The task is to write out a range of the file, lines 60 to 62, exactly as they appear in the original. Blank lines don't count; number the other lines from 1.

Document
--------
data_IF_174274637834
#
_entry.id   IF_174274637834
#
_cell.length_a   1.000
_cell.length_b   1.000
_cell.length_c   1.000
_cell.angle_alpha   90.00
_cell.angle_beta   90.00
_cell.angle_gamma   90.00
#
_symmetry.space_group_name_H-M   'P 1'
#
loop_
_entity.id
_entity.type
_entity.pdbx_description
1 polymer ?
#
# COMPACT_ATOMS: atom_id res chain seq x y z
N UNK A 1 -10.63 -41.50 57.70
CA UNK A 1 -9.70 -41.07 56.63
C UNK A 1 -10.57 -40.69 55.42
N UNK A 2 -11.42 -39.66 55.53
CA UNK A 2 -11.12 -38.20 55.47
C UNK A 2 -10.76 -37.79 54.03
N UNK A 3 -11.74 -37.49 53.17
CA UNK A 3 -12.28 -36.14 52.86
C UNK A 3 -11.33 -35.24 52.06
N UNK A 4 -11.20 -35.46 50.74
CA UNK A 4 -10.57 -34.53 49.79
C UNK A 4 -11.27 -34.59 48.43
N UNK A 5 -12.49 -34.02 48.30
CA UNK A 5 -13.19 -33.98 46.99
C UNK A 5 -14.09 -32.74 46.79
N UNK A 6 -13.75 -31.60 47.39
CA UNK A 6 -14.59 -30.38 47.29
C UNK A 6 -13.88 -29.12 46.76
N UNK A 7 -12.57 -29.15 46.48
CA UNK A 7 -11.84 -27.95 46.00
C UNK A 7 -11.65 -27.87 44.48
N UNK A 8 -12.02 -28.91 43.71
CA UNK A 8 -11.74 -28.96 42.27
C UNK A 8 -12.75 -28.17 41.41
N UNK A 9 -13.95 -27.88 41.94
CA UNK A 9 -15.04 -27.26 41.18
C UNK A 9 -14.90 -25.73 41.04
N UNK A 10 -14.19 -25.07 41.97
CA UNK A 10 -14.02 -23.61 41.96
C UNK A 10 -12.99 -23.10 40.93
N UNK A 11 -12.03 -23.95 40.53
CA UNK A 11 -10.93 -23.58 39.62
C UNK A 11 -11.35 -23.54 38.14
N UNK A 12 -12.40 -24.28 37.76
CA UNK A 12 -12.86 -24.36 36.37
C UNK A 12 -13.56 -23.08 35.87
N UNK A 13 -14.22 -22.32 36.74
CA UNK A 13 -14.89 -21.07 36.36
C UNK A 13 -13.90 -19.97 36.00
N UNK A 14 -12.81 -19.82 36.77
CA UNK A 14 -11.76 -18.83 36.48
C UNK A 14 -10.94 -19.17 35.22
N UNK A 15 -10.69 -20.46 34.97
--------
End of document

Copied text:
N UNK A 14 -12.81 -19.82 36.77
CA UNK A 14 -11.76 -18.83 36.48
C UNK A 14 -10.94 -19.17 35.22